I recieved this book for free from the author in exchange for an honest review.
★ ★ ★ ★ ☆
leelan
By 2147 a.c.e., teleportation, once just a gleam in a sci-fi writer's eye, has become commonplace. Mega-corporation International Transport runs stations all over the world. Travel is as easy as pie: "The Punch Escrow, of course, is what made human teleportation – "Punching," as it as quickly branded – possible. Not only possible, but avowed as the safest form of transportation yet. Beaten into our collective consciousness was the fact that not once since the commercialization of human teleportation in 2126 had a person been maimed, altered, vanished, or otherwise mistreated by teleportation.
Not until me."

"Me" is Joel Byram. This future also has implanted comms, and the attendant 24/7 monitoring, which also figures in Joel's problems. His wife works for International Transport and she has a secret, which Joel discovers the hard way. It's going to be a bad week.

Tal M. Klein's writing style is a solid energetic 4 stars. Not polished, but it moves along quickly. For me, the big deal with "Punch Escrow" is the basic premise, the secret which International Transport is hiding. It is a simple concept but a great sci-fi idea. The rest of the story is pretty standard chasing and running.

Happy Reader
★ ★ ★ ★ ★
chista
Despite the lackluster title, this book is one of the most captivating reads of the year. I do think "The Punch Escrow" is neither a title that rolls easily off the tongue nor a memorable one. The other beef I have with the story is the unlikely premise that characters living in New York in 2147 would have an abiding interest in 1980's pop culture. Besides, wasn't that already done in, "Ready Player One?"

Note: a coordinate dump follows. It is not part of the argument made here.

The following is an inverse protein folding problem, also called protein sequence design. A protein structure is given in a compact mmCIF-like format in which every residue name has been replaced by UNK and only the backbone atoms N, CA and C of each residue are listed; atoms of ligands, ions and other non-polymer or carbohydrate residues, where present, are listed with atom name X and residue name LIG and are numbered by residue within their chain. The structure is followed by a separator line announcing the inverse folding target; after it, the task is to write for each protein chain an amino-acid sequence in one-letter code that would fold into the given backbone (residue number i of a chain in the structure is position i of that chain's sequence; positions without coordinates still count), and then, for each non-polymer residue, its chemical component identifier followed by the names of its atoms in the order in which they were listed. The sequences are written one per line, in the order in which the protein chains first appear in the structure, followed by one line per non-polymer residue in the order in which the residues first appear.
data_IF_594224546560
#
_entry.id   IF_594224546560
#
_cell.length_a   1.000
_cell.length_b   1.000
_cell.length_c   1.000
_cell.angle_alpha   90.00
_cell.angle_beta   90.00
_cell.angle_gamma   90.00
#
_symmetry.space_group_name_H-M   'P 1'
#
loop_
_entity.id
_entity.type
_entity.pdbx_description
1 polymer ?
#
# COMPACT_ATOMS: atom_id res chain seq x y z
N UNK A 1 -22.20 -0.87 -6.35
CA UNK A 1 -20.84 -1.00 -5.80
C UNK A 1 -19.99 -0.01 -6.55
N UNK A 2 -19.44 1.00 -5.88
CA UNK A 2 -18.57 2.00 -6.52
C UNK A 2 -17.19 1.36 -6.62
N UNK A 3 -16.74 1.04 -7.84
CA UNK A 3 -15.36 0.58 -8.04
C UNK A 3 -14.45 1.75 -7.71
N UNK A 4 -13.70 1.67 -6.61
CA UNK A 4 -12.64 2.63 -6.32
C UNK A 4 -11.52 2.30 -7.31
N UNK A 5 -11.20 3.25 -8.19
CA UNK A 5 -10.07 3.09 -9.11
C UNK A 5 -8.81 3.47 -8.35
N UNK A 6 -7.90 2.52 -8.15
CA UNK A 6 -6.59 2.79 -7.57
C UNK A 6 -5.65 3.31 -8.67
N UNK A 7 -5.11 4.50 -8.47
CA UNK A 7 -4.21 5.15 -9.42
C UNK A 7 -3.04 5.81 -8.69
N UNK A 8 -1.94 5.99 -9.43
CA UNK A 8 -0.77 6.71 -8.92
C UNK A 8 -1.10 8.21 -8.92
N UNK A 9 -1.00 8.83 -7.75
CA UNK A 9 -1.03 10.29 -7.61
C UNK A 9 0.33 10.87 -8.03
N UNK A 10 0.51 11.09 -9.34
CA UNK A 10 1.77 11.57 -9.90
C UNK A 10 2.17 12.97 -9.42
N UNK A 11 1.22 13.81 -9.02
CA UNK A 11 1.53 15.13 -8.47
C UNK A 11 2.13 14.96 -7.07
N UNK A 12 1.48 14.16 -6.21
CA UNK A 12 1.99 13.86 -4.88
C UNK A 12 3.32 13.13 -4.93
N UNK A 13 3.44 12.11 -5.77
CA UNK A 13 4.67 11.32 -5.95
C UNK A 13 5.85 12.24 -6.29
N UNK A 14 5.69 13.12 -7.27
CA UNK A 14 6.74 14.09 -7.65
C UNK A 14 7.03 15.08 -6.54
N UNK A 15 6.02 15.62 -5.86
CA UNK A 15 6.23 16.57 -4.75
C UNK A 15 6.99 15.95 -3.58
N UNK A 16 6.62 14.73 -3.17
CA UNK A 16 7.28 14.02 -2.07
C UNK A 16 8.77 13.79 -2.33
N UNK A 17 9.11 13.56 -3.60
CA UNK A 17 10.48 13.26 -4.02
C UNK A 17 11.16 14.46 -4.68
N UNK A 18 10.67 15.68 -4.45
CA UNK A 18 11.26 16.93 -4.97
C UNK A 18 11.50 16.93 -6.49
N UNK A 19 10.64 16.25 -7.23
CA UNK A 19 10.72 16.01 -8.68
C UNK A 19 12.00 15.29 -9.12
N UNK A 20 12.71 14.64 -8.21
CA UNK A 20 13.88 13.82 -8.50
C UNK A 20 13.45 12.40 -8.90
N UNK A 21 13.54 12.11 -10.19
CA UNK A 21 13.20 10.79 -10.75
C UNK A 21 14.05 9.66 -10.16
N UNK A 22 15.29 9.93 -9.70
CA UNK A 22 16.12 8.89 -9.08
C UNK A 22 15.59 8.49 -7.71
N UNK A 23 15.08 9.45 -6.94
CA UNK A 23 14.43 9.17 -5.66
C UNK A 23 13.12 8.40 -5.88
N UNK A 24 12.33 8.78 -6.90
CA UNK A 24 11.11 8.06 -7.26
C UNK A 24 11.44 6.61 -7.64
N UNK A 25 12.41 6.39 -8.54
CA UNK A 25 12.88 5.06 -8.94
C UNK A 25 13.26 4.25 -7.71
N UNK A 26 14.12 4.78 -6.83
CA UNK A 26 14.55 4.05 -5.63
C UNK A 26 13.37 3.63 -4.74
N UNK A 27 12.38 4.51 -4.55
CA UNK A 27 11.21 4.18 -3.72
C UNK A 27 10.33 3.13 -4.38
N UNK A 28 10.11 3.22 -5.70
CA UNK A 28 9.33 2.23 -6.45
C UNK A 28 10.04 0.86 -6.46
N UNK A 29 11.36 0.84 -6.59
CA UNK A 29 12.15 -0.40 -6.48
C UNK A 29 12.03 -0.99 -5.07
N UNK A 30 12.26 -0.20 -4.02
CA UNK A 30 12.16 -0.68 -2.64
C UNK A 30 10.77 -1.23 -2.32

Joel is our protagonist. He is married but not completely happily, to Sylvia. She's the breadwinner, working for a giant company known as IT. The plot revolves around these characters and Sylvia's involvement with transporter technology. The action moves swiftly and the final resolution is not easy to surmise.
I found the characters interesting, if not quite as fully fleshed out as I would have liked. The plot is thought-provoking. What will our relationship with technology be like in a hundred years? How far will artificial intelligence have evolved? What will our world look like? Who will wield the power? I think this woudl be an excellent choice for a book club discussion.
★ ★ ★ ★ ☆
rebecca fraser
This is book that came to my attention through the reviews of several fellow bloggers. Mere hours after my curiosity was piqued, I was contacted by the publisher about receiving a copy for review… could they have possibly used quantum entanglement (or something equally physics-y) to predict my interest? Unlikely, but the subject matter of this book might make you wonder such things.

Image a world run by corporations, where teleportation is a totally mundane way of travelling from point A to point B. That’s the world we have here, but we the readers are immediately thrust into crisis – the main character, Joel Byram, is being hunted down by International Transport, the inventors of human teleportation and the most powerful corporation in the world. It’s not even poor Joel’s fault, he’s just trying to use a TC terminal to get to his vacation in Costa Rica when an anti-teleportation terrorist decided to blow up said terminal. Joel’s life is quite immediately thrust into chaos because his very existence now has the power to destroy IT and proves the truth of some very dangerous secrets. You see, there are now two Joels – the one who made it to Costa Rica and the one that exited the terminal in New York…